But that verse brought a whole new perspective on the cost of even my daily bread. The thought that our provision comes at a price was not something I thought of, and I believe God wants us to recognize that, even if that price is paid at the cost of our enemies.

So how does one obtain the spoil of the enemy camps?

If we end up with a transference of wealth, it’s usually the result of God’s judgment in His courts just like the courts here on earth. Two sides go to court, one sues the other for “x” sum of money; both are heard, and when a judgment is rendered, one party has to pay something. And, I believe that’s how it works in God’s courts as well.

But how does God feel about judging the wicked and laying out our enemies as our footstool? And, if we obtain a Spirit of Favor through a judgment, what attitude should we have towards it?

Ezekiel 18 23-32 asks us that question and gives us very clear response. God says a lot in between His question and answer, and it’s a really important perspective so I put the whole discourse below.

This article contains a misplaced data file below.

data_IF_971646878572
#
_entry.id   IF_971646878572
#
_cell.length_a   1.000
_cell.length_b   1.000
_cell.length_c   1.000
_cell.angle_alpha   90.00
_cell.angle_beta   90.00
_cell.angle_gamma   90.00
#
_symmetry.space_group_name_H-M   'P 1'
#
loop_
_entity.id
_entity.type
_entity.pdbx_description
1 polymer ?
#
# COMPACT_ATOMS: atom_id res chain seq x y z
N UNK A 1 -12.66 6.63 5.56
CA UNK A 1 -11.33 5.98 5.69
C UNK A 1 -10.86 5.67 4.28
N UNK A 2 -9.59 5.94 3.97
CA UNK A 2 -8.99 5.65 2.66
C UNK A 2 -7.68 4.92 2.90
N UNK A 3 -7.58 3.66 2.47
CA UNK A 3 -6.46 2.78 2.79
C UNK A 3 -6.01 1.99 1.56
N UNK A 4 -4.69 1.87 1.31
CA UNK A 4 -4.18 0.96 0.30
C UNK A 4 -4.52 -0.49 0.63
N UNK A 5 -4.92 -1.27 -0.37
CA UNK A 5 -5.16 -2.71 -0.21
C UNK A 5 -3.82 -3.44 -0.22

Have I any pleasure in the death of the wrong?” declares the Master יהוה. “Is it not that he should turn from his ways, and live?  “But when a righteous one turns away from his righteousness and does unrighteousness, according to all the abominations that the wrong one has done, shall he live? All his righteousness which he has done shall not be remembered. For his trespass which he has committed, and for his sin which he has committed, for them he shall die.  “And you said, ‘The way of יהוה is not right.’ Hear now, O house of Yisra’ěl, is My way not right? Is it not your ways that are not right?  “When a righteous one turns away from his righteousness, and does unrighteousness, and he dies in it, it is because of his unrighteousness which he has done that he dies.  “And when the wrong turns away from the wrong which he has done, and he does right-ruling and righteousness, he keeps himself alive.  “Because he sees and turns away from all the transgressions which he has done, he shall certainly live, he shall not die. “And the house of Yisra’ěl have said, ‘The way of יהוה is not right.’ Are My ways not right, O house of Yisra’ěl? Is it not your ways that are not right?  “Therefore I judge you, O house of Yisra’ěl, every one according to his ways,” declares the Master יהוה. “Repent, and turn back from all your transgressions, and let not crookedness be a stumbling-block to you.  “Cast away from you all the transgressions, by which you have transgressed, and make for yourselves a new heart and a new spirit. For why should you die, O house of Yisra’ěl?  “For I have no pleasure in the death of one who dies,” declares the Master יהוה. “So turn back and live!”